I would have to say that the weather the past decade feels like it is much more extreme than I remember. Less huricanes, but much more powerful ones. More freak storms, more tornados, more blizzards, etc.

Now, one could argue whether the warming is man made or not.

Although people may argue about global warming, I trust the US military. They are very right wing and very Christian religious. But it has been reported that they have been building military plans to deal with the upcoming climate change. What do they know? They believe.

JDH December 20, 2009 at 6:01 am

I don’t see global warming or climate change as a religious issue. Obviously the weather changes. Obviously cities have much higher air pollution due to man’s activities than does the countryside, so obviously man has an impact on our environment.

How much has man impacted weather patterns? I have no idea. Greenland used to be a tropical climate; now it’s covered in snow; man can’t be blamed for changes that happened 10,000 years ago. Again, that’s not the issue.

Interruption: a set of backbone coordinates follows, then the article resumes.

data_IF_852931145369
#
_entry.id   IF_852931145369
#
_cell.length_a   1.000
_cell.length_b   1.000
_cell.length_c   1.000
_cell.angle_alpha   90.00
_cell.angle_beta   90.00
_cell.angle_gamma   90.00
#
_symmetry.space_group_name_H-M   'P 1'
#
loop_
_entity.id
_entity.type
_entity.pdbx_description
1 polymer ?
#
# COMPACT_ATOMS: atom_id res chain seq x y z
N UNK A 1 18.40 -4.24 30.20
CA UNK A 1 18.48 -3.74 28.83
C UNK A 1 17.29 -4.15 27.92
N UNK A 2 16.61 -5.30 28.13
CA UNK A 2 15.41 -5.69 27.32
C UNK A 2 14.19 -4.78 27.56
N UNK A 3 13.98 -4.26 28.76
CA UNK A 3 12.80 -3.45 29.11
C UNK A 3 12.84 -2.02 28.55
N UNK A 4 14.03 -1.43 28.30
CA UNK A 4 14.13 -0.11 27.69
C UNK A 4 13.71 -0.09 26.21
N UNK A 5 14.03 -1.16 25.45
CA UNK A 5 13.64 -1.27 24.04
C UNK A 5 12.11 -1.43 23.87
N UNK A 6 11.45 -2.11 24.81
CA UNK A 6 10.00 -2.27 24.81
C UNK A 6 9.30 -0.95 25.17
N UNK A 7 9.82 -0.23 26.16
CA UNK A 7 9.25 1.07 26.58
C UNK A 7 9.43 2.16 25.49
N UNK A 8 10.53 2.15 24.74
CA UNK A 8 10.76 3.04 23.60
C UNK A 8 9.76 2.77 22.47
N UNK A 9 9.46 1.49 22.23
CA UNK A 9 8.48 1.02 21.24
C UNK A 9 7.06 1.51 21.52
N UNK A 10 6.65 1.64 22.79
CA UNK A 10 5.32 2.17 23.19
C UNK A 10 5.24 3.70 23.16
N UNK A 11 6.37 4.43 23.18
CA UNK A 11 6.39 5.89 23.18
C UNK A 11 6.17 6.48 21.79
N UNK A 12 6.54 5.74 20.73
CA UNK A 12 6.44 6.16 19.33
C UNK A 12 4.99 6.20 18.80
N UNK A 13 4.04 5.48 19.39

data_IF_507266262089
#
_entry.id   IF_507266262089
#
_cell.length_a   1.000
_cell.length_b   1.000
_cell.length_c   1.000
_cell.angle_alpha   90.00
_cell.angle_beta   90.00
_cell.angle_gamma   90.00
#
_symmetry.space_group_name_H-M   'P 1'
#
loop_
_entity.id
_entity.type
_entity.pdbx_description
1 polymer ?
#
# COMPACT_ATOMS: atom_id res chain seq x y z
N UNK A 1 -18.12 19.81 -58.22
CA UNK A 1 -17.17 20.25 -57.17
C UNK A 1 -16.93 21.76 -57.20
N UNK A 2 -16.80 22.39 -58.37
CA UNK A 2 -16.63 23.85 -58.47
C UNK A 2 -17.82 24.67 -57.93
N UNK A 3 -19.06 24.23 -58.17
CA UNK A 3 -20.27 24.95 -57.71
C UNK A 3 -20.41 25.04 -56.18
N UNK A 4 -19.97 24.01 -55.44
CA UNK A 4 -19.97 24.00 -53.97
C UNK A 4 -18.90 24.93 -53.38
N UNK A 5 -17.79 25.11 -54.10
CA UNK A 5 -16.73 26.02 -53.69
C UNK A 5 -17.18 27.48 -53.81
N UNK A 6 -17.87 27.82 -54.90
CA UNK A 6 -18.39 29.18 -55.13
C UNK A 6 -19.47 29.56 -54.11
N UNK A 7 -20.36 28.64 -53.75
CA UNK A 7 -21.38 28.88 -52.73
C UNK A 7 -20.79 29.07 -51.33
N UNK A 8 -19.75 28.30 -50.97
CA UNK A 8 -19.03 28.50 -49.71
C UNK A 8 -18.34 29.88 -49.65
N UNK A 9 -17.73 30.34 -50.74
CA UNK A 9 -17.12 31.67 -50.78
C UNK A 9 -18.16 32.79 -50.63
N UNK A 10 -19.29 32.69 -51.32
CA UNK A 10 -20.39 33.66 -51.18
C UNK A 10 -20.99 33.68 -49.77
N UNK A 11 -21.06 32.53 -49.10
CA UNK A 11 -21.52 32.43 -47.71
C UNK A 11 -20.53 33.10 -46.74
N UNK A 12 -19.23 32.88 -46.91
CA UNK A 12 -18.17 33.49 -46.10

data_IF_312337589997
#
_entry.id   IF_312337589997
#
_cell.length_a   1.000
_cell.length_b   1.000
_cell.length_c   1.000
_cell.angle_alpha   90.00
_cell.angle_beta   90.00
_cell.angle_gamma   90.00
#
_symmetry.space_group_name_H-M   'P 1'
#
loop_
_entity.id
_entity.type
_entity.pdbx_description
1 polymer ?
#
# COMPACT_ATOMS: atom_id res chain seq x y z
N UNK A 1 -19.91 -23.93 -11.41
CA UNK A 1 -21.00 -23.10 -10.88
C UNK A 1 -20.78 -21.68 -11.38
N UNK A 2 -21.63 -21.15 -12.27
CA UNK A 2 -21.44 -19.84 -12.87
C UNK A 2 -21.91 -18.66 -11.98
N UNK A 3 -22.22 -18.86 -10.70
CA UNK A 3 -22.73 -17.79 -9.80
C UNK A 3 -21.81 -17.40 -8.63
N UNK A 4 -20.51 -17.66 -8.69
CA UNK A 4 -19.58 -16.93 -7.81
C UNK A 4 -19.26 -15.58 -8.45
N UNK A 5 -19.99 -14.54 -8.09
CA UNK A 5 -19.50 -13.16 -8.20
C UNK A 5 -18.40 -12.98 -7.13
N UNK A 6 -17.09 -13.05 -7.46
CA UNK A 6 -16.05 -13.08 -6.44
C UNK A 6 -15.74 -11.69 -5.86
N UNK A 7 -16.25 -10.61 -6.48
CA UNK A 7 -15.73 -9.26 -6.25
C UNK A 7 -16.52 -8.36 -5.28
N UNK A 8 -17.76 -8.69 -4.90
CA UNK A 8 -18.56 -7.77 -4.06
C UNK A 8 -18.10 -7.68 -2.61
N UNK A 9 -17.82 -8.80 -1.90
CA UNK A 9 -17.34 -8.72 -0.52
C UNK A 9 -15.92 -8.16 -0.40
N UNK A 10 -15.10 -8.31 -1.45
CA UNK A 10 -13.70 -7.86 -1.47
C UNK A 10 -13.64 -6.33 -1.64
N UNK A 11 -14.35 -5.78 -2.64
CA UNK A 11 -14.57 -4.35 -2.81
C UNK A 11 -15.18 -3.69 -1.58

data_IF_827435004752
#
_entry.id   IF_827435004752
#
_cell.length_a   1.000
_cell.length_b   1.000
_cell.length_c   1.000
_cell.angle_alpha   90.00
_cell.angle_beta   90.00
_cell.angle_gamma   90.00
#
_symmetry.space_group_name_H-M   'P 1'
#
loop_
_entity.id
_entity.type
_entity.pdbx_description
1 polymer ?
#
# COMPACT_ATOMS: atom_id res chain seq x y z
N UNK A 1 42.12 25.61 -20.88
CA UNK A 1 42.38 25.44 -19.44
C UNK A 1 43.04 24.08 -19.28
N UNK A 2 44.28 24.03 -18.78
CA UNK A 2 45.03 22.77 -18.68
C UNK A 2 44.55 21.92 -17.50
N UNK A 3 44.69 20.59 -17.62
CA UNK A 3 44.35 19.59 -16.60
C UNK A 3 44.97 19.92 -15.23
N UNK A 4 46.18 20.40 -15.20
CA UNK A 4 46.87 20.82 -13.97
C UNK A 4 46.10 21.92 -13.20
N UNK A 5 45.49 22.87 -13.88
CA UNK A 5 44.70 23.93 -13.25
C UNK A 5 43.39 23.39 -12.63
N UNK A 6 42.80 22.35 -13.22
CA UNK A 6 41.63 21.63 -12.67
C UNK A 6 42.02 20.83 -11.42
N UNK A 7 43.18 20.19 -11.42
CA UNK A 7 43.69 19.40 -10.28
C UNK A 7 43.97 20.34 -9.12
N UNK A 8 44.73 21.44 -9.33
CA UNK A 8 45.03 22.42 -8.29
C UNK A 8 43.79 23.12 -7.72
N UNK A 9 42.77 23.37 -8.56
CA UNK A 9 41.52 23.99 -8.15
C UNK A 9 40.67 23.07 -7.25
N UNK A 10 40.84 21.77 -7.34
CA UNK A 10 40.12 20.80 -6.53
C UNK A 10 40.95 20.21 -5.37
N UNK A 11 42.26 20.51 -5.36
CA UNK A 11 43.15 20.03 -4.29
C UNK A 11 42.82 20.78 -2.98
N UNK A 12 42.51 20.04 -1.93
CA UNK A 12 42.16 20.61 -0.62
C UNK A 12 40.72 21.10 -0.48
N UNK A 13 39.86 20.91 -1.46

The issue is this: if there even is a problem, can government fix it? My answer is “no”. Government can’t fix problems. All government can do is tax and spend. Government has not fixed poverty. Government has not ended war. And I don’t believe that a bunch of politicians flying across the world in private jets will solve anything.

The entire climate change debate is another way for government to increase regulation and taxes. “Cap and trade” is another phrase meaning “taxes”. It’s as simple as that.

I prefer to change my behavior on my own. I prefer to decide to drive a smaller car, and walk, and not have the air conditioner running at full blast all summer long. Those are decisions that I can make, and those decisions can be made without the government taxing me to force me to change my behavior.

But that’s just me.